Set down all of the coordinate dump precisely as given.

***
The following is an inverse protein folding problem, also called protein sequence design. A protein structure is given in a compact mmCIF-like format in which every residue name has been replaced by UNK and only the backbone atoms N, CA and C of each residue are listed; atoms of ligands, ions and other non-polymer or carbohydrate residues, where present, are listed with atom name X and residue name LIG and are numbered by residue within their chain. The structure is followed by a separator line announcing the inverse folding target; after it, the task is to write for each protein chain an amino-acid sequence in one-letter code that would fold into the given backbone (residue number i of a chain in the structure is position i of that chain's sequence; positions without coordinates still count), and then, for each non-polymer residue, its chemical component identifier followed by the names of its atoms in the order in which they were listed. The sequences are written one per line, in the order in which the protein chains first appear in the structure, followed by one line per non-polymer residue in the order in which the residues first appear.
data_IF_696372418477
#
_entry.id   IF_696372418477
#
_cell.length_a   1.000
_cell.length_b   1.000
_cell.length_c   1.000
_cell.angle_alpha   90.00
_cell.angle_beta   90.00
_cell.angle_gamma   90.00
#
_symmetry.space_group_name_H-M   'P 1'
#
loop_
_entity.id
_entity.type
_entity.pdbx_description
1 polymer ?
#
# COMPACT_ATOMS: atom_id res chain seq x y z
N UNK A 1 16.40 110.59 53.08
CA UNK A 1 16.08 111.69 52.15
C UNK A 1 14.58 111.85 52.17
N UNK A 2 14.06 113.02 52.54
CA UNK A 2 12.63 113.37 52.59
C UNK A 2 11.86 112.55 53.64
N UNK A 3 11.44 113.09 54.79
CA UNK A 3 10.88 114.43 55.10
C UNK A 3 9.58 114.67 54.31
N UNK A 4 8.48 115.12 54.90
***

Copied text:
The following is an inverse protein folding problem, also called protein sequence design. A protein structure is given in a compact mmCIF-like format in which every residue name has been replaced by UNK and only the backbone atoms N, CA and C of each residue are listed; atoms of ligands, ions and other non-polymer or carbohydrate residues, where present, are listed with atom name X and residue name LIG and are numbered by residue within their chain. The structure is followed by a separator line announcing the inverse folding target; after it, the task is to write for each protein chain an amino-acid sequence in one-letter code that would fold into the given backbone (residue number i of a chain in the structure is position i of that chain's sequence; positions without coordinates still count), and then, for each non-polymer residue, its chemical component identifier followed by the names of its atoms in the order in which they were listed. The sequences are written one per line, in the order in which the protein chains first appear in the structure, followed by one line per non-polymer residue in the order in which the residues first appear.
data_IF_696372418477
#
_entry.id   IF_696372418477
#
_cell.length_a   1.000
_cell.length_b   1.000
_cell.length_c   1.000
_cell.angle_alpha   90.00
_cell.angle_beta   90.00
_cell.angle_gamma   90.00
#
_symmetry.space_group_name_H-M   'P 1'
#
loop_
_entity.id
_entity.type
_entity.pdbx_description
1 polymer ?
#
# COMPACT_ATOMS: atom_id res chain seq x y z
N UNK A 1 16.40 110.59 53.08
CA UNK A 1 16.08 111.69 52.15
C UNK A 1 14.58 111.85 52.17
N UNK A 2 14.06 113.02 52.54
CA UNK A 2 12.63 113.37 52.59
C UNK A 2 11.86 112.55 53.64
N UNK A 3 11.44 113.09 54.79
CA UNK A 3 10.88 114.43 55.10
C UNK A 3 9.58 114.67 54.31
N UNK A 4 8.48 115.12 54.90